Definition of Calesas
1. calesa [n] - See also: calesa
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Lexicographical Neighbors of Calesas
Literary usage of Calesas
Below you will find example usage of this term as found in modern and/or classical literature:
1. Glimpses of Spain; Or, Notes of an Unfinished Tour in 1847 by Severn Teackle Wallis (1849)
"... Parson—English and Continental Manners—Spanish Cookery—Rides about the Hills—The Retiro— Villa of the Prussian Consul—calesas and Bombes—Torre Molino. ..."
2. Letters, Descriptive of Public Monuments, Scenery, and Manners in France and by Mrs Caroline Elizabeth Wilde Cushing, Caroline Elizabeth Cushing (1832)
"... it is, I imagine, to be attributed much less to the necessity of the case, than to settled, constitutional indolence. LETTER XVII. calesas. ..."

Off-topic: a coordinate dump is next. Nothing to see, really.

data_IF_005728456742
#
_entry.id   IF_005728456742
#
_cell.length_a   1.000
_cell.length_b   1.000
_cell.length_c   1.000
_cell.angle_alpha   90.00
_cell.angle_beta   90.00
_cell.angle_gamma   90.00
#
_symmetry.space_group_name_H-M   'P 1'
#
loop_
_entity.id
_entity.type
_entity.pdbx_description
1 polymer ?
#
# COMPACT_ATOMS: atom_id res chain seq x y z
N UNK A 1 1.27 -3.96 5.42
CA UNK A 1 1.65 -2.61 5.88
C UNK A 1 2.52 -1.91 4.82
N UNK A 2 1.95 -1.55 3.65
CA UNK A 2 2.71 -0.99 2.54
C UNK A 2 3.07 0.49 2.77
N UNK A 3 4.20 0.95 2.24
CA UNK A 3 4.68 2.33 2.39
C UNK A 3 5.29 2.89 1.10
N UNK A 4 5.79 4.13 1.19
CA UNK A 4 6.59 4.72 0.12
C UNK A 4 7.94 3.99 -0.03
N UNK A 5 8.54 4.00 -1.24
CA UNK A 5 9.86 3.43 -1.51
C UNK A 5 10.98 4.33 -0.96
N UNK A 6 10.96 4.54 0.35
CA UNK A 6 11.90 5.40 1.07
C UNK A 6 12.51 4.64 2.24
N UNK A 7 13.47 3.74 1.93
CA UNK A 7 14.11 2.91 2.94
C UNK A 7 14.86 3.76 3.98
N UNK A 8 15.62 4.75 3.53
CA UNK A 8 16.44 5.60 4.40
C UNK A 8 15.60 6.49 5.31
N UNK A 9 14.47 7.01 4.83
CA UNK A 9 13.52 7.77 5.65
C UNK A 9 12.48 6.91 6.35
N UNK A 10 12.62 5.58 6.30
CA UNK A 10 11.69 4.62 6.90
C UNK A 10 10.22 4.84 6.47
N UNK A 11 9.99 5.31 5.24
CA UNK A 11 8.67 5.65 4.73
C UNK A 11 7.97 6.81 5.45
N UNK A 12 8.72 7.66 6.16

3. Blackwood's Edinburgh Magazine (1849)
"And even if granted, it usually, as in the case of the calesas above cited, is either too weak to be useful, or lags behind, or fairly turns tail. ..."
4. Three Years in the Pacific: Including Notices of Brazil, Chile, Bolivia, Peru by William Samuel Waithman Ruschenberger (1834)
"When we reached the Pantheon, which is about a mile from the city, the concourse became a dense crowd, and the road was blocked up with calesas. ..."
5. Scenes and Adventures in Spain: From 1835 to 1840 by Poco Mas (1845)
"calesas, or headed single-horse chaises, but of very primitive form, ... calesas are rarely put in requisition by any but the holiday- making folks of the ..."